Federal Opportunities for Summer Learning

Tuesday, 10:00 AM

Rachel Gwaltney, Director of Policy and Partnerships, National Summer Learning Association, Baltimore, MD

Abstract: Come learn all of the opportunities for summer learning in the new Every Student Succeeds Act (ESSA), and what summer learning advocates need to know as states and districts are planning for ESSA implementation. We will also share examples and resources for funding summer learning through other federal programs.

Summer Learning as a Citywide Priority: Boston’s Story of Scale

Tuesday, 1:00 PM

Chris Smith, Executive Director and President, Boston After School & Beyond, Boston, MA
Donna Muncey, Deputy Superintendent of Strategy, Boston Public Schools, Boston, MA
Rahn Dorsey, Chief of Education, Mayor’s Office, City of Boston, Boston, MA

Abstract: What happens when the Mayor, Superintendent, and intermediary join forces to make summer learning a citywide priority? This panel will describe why Boston set a Mayoral goal for summer learning — and how the community exceeded the goal a year ahead of schedule. Lessons will focus on how to make measurable progress and secure broad stakeholder engagement.

Breach the Silos: Impact Built on Common Ground

Wednesday, 12:00 PM

Erin Offord, Senior Director of Programs, Big Thought, Dallas, TX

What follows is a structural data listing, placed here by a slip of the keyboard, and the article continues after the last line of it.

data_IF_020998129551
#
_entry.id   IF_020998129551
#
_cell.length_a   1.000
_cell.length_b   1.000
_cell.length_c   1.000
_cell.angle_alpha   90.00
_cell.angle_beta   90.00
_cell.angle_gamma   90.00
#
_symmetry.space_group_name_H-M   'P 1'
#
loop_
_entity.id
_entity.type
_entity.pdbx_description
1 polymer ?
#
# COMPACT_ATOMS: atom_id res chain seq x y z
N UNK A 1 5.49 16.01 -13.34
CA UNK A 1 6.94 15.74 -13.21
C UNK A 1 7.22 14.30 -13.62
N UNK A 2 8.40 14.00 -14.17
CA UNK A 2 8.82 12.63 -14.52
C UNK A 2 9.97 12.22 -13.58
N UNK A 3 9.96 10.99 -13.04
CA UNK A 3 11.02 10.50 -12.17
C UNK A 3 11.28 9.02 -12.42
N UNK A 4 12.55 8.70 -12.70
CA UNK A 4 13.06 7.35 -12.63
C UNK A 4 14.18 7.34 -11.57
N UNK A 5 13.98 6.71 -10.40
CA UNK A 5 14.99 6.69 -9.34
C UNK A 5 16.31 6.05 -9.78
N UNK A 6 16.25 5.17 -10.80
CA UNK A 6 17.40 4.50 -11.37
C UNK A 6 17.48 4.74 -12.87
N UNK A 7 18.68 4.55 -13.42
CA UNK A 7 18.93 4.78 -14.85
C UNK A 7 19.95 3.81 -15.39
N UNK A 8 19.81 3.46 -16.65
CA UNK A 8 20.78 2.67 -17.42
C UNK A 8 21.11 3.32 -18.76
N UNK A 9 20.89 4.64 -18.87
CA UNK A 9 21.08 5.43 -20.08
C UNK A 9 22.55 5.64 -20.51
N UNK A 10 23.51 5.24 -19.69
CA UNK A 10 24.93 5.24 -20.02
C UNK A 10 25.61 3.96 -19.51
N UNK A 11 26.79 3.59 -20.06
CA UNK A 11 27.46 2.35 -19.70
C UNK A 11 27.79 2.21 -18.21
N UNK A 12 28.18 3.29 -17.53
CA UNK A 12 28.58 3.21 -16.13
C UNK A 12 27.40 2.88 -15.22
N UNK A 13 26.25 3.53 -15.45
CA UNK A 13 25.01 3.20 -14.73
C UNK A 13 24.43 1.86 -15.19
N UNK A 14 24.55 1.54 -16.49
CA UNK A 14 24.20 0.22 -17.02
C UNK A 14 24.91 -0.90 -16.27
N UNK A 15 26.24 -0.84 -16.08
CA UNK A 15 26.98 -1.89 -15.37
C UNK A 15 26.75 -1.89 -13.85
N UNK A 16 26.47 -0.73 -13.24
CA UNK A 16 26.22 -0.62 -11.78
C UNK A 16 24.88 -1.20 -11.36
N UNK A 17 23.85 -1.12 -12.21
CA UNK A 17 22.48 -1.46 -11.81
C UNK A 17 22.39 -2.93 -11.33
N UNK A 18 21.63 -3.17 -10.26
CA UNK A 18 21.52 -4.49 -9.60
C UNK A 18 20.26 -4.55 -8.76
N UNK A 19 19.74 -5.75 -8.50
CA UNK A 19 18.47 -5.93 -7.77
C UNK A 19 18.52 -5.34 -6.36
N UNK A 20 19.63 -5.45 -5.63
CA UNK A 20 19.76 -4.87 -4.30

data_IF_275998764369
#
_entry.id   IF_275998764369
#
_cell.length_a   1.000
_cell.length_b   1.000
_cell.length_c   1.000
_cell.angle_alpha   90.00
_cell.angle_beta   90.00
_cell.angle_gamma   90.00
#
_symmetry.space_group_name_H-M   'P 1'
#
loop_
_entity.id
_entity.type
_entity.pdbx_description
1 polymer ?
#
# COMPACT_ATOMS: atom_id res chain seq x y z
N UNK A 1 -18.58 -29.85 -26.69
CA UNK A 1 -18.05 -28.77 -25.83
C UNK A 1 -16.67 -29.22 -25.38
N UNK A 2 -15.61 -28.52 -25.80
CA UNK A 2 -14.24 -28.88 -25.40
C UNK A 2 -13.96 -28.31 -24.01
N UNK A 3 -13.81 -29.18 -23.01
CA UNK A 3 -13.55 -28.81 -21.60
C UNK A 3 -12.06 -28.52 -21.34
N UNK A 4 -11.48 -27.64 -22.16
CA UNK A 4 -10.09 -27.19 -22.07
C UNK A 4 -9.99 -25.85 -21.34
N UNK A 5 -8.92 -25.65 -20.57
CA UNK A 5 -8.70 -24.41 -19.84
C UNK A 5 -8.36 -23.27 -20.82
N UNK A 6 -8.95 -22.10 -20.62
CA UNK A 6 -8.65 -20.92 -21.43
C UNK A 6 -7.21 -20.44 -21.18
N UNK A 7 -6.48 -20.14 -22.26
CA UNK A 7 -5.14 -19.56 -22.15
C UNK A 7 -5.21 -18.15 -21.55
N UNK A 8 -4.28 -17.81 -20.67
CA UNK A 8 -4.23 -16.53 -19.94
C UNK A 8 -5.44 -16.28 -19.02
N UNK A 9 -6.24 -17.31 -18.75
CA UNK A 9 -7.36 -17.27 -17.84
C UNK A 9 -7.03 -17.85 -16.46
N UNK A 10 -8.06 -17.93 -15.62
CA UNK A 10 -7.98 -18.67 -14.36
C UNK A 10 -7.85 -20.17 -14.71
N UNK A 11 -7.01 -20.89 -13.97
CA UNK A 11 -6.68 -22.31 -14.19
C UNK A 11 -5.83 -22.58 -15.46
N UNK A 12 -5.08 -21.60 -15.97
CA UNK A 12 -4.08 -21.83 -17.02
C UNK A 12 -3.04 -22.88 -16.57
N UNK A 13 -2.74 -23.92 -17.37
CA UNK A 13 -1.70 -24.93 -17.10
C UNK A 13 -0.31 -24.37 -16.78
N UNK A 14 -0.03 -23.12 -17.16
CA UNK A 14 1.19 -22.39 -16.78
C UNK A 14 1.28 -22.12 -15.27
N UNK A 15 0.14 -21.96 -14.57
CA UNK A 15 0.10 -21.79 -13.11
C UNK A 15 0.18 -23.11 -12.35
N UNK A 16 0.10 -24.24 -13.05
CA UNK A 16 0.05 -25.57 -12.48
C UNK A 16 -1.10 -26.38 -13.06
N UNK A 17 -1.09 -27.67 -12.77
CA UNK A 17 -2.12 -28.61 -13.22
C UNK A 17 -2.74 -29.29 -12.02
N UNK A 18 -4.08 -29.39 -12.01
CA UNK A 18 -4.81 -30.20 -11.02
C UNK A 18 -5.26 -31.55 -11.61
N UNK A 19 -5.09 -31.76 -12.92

Gigi Antoni, President & CEO, Big Thought, Dallas, TX

Abstract: Aligning cross-sector partners around a big idea is a key element to scale and sustainability. Big Thought leaders will use case studies from Dallas, work in collective impact to highlight successes, “hiccups”, and in-progress efforts to disrupt systemic barriers to student success.

Rural Communities Rock!

Wednesday, 12:00 PM

Bob McNeil, Leadership Development Coach, Coaching Leaders, Spokane, WA
Christy Rather, Manager of Technical Assistance, National Summer Learning Association, Baltimore, MD

Abstract: Rural communities know what it takes to run high quality programs with little resources and without access to big city solutions. So how do they sustain their energy and resources? Connections & Relationships! Join this session for rich conversations, networking and sharing of how to move through challenges like transportation, changing demographics and messaging to families- the importance of your program.